Bright and early we started our 6-hour horse trek. Our guide told us that it usually takes between 7 to 9 hours depending on riding abilities, so I guess we did pretty well! It wasn’t easy though. As soon as we got on our horses, Mass’s one threw him off. We are not sure what spooked him but he had a bit of a temper 😂. Later on, as we were going in a muddy area again Mass had to jump off because the horse got stuck in the mud! What made the trek really hard for us and the horses for most of the way was the millions of mosquitoes who loved biting us also over our clothes! However once we reached the pass and colder weather, they were finally gone for good.
At the pass, Luca saw a tiny patch of snow and he forced everyone to get off and play. It was such a fun moment! I think we all needed a fun break also if just for a few minutes!
About an hour later, after crossing the very windy and chilly pass we finally reached the summer camp of the Reindeer Tribe. We were welcomed by the shaman and his wife who offered us reindeer milk tea, reindeer curd, and homemade bread. We still couldn’t believe we were actually sitting in a tepee with them!!! Also a few hours later, as we were walking around the camp enjoying the sunset surrounded by reindeer we STILL could not believe we were here!!! Luckily there are plenty of photos and videos to remind us that it really happened 😂!
Our time with the tribe
What did we do here at the summer camp for 2 days? Well first of all we wanted to observe. We were curious of understanding better what their lifestyle was like. It can be hard to fully comprehend a way of living that is completely different from yours so being part of it also for a short time can truly be eye-opening. Let me tell you more about their day.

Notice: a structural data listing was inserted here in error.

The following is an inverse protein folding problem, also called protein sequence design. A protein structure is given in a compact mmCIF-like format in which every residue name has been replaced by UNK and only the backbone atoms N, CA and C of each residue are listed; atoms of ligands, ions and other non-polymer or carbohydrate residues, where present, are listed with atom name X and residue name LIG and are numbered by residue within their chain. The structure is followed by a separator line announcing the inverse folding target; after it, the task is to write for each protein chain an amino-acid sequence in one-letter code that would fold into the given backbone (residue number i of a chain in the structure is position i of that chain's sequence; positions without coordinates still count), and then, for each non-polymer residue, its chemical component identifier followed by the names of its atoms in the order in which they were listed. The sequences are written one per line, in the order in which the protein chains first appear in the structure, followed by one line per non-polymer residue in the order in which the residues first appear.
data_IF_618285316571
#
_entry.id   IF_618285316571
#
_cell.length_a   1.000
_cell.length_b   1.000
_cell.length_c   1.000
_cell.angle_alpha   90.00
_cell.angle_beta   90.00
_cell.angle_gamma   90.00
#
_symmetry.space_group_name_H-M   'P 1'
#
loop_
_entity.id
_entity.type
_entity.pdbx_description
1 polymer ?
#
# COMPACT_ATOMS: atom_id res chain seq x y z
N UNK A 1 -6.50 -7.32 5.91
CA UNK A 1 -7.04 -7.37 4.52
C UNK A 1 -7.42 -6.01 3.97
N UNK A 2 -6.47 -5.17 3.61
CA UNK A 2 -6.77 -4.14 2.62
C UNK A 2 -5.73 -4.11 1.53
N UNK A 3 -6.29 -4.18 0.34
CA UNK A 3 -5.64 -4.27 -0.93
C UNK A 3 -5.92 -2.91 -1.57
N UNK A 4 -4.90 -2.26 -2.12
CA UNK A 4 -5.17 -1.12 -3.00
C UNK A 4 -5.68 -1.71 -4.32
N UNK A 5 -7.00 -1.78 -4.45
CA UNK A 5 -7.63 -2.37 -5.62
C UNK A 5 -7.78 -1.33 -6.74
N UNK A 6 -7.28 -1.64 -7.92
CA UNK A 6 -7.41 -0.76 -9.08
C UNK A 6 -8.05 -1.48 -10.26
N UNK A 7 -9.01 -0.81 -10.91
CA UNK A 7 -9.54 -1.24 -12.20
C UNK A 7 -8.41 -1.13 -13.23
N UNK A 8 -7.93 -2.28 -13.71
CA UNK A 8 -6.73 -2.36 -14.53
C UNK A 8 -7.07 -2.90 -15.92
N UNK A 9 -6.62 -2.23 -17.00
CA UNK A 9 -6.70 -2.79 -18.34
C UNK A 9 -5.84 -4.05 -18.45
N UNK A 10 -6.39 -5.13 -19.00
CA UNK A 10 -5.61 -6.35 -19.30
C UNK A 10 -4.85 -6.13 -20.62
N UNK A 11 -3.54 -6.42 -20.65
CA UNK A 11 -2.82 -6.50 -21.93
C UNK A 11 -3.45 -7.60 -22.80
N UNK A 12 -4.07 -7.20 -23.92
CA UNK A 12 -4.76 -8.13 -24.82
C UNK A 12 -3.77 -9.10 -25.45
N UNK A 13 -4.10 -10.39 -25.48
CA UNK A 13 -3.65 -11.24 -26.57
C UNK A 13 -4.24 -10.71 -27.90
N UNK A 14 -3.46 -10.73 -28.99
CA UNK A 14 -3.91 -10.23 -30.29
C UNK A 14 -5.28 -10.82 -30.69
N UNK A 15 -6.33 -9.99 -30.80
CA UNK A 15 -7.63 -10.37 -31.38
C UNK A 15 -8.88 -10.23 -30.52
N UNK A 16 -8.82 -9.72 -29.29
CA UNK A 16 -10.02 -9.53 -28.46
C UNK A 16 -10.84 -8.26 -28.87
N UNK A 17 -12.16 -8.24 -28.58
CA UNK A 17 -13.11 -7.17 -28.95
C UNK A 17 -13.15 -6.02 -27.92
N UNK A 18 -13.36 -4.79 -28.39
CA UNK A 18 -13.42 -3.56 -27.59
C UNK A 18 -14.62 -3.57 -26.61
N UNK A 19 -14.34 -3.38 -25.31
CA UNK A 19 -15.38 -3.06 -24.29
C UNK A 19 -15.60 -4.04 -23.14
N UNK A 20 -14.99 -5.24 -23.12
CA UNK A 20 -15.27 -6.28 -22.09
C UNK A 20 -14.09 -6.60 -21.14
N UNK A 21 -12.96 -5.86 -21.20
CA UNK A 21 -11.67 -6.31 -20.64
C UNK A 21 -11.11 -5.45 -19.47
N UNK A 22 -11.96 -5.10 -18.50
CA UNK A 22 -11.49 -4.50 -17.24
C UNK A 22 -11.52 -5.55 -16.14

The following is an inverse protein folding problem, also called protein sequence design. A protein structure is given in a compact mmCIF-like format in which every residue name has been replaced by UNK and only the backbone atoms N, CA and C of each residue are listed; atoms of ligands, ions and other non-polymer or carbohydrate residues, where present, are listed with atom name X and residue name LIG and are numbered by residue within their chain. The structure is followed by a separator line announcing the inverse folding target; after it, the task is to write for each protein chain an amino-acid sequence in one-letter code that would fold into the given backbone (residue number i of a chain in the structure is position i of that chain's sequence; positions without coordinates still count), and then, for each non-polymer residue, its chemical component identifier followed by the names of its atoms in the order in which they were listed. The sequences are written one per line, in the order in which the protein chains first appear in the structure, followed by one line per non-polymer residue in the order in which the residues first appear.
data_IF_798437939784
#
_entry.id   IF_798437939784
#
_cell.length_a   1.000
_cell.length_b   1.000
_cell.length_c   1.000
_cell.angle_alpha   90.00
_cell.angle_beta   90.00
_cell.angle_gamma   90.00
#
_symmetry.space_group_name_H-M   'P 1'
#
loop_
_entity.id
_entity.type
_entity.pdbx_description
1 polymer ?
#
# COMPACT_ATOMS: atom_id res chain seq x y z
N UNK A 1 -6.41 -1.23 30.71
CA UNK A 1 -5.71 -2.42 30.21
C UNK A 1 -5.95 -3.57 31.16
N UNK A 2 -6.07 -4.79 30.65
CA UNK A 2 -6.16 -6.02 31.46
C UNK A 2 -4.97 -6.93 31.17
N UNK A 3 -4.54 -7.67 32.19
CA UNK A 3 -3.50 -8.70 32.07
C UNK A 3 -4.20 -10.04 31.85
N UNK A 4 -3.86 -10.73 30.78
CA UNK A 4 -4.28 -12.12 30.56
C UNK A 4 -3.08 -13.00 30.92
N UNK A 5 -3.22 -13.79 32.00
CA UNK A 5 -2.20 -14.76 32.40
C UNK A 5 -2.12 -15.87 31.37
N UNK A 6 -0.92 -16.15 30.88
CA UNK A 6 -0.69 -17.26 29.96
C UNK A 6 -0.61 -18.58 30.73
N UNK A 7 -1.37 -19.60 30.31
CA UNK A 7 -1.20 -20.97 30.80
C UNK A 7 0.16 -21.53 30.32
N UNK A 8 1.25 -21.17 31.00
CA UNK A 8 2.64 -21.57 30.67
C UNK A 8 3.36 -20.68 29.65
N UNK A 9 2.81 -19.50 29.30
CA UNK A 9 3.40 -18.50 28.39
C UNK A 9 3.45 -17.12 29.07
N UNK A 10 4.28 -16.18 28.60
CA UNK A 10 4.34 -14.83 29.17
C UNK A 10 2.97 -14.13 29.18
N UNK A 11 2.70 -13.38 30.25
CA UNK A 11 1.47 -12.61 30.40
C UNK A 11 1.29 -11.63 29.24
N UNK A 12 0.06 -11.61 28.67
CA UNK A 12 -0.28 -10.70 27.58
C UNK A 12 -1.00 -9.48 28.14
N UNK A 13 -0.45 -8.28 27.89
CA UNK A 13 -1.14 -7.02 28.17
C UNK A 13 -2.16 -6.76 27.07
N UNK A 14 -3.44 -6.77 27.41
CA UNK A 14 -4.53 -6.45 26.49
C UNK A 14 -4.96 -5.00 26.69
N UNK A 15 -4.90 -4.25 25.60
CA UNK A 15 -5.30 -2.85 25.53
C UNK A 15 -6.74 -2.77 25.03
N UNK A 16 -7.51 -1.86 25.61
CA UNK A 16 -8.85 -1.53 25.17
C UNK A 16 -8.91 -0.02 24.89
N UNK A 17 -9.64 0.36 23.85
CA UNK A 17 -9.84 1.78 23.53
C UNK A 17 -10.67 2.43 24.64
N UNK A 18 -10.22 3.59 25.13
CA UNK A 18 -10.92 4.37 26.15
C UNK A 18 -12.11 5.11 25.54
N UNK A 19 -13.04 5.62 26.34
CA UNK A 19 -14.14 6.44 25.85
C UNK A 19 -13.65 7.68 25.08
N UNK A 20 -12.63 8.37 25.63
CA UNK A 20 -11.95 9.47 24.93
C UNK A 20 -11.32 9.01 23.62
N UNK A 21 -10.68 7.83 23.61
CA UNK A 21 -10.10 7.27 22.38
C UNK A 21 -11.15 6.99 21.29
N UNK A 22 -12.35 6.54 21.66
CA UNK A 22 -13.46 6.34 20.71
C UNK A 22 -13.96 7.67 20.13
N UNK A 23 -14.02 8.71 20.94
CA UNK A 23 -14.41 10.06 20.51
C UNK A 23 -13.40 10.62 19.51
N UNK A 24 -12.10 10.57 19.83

First of all, the women milk the reindeer 3 times a day. Early morning, afternoon, and evening. They collect the mamas and babies and tie them separately so they can freely do the milking, reuniting them after. It was funny to see how voracious the babies were in getting the milk once they got to their mamas! However, on cold days, they let the babies be fed right away. Cosimo had a chance to milk a reindeer and it wasn’t that easy! You have to tie their back legs so they don’t try to run off, then wet your fingers in some milk and start squeezing! The Reindeer people drink milk tea and make curd all with the reindeer milk.
While we were there one of the families was moving their tepee from one spot to the other because there was too much dust in that spot. In this case, they have to move everything. Usually, when they leave the camp for the season, they only leave the poles up and take everything else, but this case was different, they were actually moving their house!
We spent some time with the local shaman. He showed us his costume and explained more in-depth his ritual and what was the use of each part of his costume. People go to him for fortune telling healing, or simply a diagnosis.
We had a chance to try riding the reindeer, I still cannot believe it! It was an incredible and a bit unsettling experience. Much different than riding a horse and I honestly thought I was going to fall off!! Everything feels much more wobbly although I think they actually have a better grasp of the ground especially with the mud. The tribe usually rides the reindeer in order to move from one camp to the other. They are much stronger than you may think!